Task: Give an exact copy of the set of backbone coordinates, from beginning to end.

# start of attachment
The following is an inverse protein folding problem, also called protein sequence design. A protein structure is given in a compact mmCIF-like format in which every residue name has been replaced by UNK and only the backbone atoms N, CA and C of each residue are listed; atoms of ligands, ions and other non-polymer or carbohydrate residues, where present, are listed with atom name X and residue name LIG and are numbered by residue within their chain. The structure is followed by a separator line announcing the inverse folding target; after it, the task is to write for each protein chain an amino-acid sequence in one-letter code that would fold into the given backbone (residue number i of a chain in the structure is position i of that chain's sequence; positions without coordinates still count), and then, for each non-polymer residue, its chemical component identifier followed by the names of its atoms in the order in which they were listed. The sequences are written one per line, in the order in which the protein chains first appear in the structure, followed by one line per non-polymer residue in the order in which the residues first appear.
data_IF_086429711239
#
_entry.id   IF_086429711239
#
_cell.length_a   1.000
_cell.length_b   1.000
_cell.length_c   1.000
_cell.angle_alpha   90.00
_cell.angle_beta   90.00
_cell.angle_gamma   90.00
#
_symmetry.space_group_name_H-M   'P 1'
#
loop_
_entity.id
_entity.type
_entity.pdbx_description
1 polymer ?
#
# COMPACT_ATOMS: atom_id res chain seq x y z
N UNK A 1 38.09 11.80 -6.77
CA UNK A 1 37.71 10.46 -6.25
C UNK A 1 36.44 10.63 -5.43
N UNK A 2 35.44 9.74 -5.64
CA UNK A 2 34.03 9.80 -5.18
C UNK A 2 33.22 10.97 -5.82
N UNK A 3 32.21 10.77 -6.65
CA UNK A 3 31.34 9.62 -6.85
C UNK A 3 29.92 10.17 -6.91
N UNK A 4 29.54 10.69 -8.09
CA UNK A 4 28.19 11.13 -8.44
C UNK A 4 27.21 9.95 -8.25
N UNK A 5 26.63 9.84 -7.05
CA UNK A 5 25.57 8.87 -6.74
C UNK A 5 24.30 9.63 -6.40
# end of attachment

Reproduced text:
The following is an inverse protein folding problem, also called protein sequence design. A protein structure is given in a compact mmCIF-like format in which every residue name has been replaced by UNK and only the backbone atoms N, CA and C of each residue are listed; atoms of ligands, ions and other non-polymer or carbohydrate residues, where present, are listed with atom name X and residue name LIG and are numbered by residue within their chain. The structure is followed by a separator line announcing the inverse folding target; after it, the task is to write for each protein chain an amino-acid sequence in one-letter code that would fold into the given backbone (residue number i of a chain in the structure is position i of that chain's sequence; positions without coordinates still count), and then, for each non-polymer residue, its chemical component identifier followed by the names of its atoms in the order in which they were listed. The sequences are written one per line, in the order in which the protein chains first appear in the structure, followed by one line per non-polymer residue in the order in which the residues first appear.
data_IF_086429711239
#
_entry.id   IF_086429711239
#
_cell.length_a   1.000
_cell.length_b   1.000
_cell.length_c   1.000
_cell.angle_alpha   90.00
_cell.angle_beta   90.00
_cell.angle_gamma   90.00
#
_symmetry.space_group_name_H-M   'P 1'
#
loop_
_entity.id
_entity.type
_entity.pdbx_description
1 polymer ?
#
# COMPACT_ATOMS: atom_id res chain seq x y z
N UNK A 1 38.09 11.80 -6.77
CA UNK A 1 37.71 10.46 -6.25
C UNK A 1 36.44 10.63 -5.43
N UNK A 2 35.44 9.74 -5.64
CA UNK A 2 34.03 9.80 -5.18
C UNK A 2 33.22 10.97 -5.82
N UNK A 3 32.21 10.77 -6.65
CA UNK A 3 31.34 9.62 -6.85
C UNK A 3 29.92 10.17 -6.91
N UNK A 4 29.54 10.69 -8.09
CA UNK A 4 28.19 11.13 -8.44
C UNK A 4 27.21 9.95 -8.25
N UNK A 5 26.63 9.84 -7.05
CA UNK A 5 25.57 8.87 -6.74
C UNK A 5 24.30 9.63 -6.40